Candidates crowd Senate District 11 race
Seven candidates have filed for the Minnesota Senate District 11 seat since Gov. Tim Walz named former Sen. Tony Lourey as his pick for Minnesota Department of Human Services Commissioner last week.
The special election is Feb. 5. District 11 includes parts of Carlton, Pine, St. Louis and Kanabec counties.
Two candidates, Stu Lourey and Michelle Lee, are seeking the DFL endorsement and will faceoff in a primary election Jan. 22. There will be an endorsement convention at 10 a.m. Jan. 19 at Barnum High School.
DFL rules require at least 10 days notice before an endorsement convention. Both candidates will appear on the primary ballot because the final day to withdraw from the election was Wednesday, Jan. 9.
Four candidates, state Rep. Jason Rarick, Pine City Mayor Carl Pederson, Justin Krych and Matthias Shir, sought the Republican nomination. Rarick emerged as the Republicans’ preferred candidate following an endorsement convention Tuesday, Jan. 8, in Hinckley.
Pederson, Krych and Shir all told the Pine Journal they will withdraw from the race and support Rarick in the general election.
Finally, John “Sparky” Birrenbach filed as a candidate for the Legalize Marijuana Now Party.
Lee is a retired TV newscaster in Duluth. She moved to Moose Lake in 1983 when she began her TV broadcasting career.
She said she was raised in a DFL family, but put politics aside during her journalism career. When she retired at the end of 2016, she began organizing for the party and ran for the DFL nomination for the 8th Congressional District, finishing second in the August primary to Joe Radinovich. He lost in the General Election to Pete Stauber.
Lee said she advocates two free years of vocational or technical school for all Minnesotans and wants to bring broadband internet access to every residence in the state. During her campaign for Congress, Lee advocated for a single-payer, "Medicare-for-all" health care program.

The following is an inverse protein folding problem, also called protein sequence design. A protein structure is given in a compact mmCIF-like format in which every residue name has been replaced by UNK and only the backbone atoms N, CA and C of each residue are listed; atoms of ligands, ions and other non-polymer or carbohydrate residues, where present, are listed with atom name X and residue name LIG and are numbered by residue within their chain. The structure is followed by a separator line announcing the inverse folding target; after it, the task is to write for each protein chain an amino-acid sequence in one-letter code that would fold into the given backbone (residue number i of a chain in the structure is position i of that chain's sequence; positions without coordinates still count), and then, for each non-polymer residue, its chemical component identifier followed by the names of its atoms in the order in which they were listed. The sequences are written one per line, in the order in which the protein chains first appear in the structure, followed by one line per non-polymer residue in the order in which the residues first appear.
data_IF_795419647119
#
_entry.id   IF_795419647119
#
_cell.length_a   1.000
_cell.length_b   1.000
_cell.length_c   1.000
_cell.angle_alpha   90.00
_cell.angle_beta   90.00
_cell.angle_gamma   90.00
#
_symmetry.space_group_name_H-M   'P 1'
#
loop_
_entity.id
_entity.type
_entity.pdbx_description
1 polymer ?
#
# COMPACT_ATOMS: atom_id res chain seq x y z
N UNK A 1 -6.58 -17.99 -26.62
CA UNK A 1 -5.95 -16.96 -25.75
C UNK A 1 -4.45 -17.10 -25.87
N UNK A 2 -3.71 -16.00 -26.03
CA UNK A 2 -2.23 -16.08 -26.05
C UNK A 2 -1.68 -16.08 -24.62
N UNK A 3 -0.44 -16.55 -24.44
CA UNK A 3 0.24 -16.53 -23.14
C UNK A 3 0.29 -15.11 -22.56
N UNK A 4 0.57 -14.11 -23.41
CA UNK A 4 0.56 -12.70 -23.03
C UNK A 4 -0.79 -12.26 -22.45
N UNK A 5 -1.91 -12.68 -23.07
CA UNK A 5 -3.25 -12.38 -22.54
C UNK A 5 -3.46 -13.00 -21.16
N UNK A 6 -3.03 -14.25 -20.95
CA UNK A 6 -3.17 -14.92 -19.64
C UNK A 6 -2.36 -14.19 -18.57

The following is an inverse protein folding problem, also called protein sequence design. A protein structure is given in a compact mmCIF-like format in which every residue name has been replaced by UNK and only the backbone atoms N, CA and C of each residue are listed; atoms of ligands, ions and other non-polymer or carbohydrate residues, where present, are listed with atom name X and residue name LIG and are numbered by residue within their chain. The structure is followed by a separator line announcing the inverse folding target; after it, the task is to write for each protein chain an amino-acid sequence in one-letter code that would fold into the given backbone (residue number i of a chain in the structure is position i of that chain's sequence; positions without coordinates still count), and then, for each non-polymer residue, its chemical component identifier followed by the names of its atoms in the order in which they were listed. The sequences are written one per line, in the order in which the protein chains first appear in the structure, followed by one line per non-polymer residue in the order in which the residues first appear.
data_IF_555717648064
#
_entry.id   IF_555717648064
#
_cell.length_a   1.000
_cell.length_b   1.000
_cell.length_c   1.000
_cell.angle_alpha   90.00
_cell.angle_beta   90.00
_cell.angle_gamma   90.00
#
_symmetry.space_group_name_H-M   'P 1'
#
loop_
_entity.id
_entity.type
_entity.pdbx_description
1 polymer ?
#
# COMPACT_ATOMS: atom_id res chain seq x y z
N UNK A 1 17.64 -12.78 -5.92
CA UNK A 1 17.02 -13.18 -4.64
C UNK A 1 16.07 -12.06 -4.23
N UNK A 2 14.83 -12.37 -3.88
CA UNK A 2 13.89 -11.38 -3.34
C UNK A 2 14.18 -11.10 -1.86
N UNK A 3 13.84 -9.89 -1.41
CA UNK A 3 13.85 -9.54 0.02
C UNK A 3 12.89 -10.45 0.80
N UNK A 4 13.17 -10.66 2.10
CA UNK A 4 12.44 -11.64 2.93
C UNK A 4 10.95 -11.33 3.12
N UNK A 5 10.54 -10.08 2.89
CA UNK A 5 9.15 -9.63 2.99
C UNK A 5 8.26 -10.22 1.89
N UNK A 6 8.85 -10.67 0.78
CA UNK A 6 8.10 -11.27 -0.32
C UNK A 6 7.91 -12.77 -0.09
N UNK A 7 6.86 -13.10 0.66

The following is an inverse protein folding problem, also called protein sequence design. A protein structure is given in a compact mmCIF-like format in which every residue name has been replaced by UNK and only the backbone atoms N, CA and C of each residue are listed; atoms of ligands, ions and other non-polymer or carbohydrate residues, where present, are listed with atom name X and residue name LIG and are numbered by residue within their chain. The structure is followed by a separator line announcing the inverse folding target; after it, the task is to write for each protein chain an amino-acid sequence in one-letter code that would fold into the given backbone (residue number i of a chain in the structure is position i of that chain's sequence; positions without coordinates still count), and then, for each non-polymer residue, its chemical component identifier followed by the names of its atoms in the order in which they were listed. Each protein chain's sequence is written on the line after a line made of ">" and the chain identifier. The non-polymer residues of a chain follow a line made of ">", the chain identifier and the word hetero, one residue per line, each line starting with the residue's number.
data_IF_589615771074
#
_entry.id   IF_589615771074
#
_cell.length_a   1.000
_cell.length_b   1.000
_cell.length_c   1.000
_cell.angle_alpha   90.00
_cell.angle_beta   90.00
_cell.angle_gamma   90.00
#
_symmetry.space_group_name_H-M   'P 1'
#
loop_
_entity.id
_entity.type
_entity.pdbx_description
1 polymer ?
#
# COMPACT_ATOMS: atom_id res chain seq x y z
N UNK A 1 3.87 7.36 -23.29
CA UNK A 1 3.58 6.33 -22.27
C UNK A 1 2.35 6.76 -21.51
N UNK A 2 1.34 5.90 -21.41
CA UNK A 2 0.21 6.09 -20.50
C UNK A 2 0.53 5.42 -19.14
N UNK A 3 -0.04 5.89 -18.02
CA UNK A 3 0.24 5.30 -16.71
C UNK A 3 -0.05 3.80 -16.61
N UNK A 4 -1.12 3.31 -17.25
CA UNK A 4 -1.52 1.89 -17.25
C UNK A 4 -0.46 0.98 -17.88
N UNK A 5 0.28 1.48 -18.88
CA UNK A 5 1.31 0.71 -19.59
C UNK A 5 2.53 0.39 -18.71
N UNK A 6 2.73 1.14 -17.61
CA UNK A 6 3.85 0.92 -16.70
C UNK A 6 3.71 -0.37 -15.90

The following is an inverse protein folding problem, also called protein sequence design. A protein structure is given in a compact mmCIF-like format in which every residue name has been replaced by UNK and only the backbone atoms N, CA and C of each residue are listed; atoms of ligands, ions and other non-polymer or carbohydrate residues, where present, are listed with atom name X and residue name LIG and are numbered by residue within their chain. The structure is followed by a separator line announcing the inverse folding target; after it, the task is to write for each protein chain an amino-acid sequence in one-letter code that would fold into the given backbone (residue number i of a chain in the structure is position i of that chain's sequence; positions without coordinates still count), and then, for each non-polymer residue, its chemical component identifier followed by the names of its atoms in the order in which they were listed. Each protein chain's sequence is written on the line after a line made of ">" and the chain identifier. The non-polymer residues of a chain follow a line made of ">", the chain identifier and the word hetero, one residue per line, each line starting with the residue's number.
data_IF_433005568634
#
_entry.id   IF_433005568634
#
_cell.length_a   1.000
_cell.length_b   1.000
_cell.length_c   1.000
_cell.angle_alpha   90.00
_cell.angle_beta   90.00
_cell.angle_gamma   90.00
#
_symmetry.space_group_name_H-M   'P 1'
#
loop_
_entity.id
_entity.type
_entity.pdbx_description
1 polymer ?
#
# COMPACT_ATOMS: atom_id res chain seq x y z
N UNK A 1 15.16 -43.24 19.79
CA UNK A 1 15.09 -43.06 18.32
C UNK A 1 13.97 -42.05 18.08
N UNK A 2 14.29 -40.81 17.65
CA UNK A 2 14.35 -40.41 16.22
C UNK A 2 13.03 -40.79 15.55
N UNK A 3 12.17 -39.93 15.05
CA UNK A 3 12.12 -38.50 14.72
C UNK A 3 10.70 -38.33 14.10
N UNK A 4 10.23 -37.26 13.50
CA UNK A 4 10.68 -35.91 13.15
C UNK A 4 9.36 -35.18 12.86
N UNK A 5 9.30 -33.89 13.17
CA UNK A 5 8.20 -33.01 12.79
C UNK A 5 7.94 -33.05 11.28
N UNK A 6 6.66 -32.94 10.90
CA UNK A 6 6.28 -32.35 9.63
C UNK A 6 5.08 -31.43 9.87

If elected, Stu Lourey would be the third consecutive member of his family to serve in District 11. His grandmother, Becky Lourey, took office in 1997.
Stu Lourey, 25, grew up on his family's beef farm in Kerrick and graduated from East Central High School and Carleton College in Northfield, Minn., according to his press release. He has worked in public policy for former U.S. Sen. Al Franken and U.S. Sen. Tina Smith.
Stu Lourey told the Pine Journal he hopes his policy experience will be an asset in the campaign "sprint" to get a new senator seated early in the next session.
"I'm young, but I do have the depth of experience in policy that I'm really excited. I feel like since we're walking right into session, it will help me hit the ground running," he said.
Krych is the deputy chairman of the 8th Congressional District Republican Party and was the Republican-endorsed candidate for Minnesota Senate District 7 in 2002.
He is an Esko native and a 1996 Lincoln High School alumnus. As the owner of Superior-based Conflict Management Services, he is a court-appointed mediator handling family court and divorce mediation, primarily with Douglas County Circuit Court.
Krych said he was planning to run for the District 11 seat when Tony Lourey's term expired in 2020, but the vacancy "changed the timeline" for his campaign.
If elected, he said his biggest priority would be to investigate the "waste, fraud and abuse" he sees in Minnesota's spending surplus and to lessen the tax burden on residents.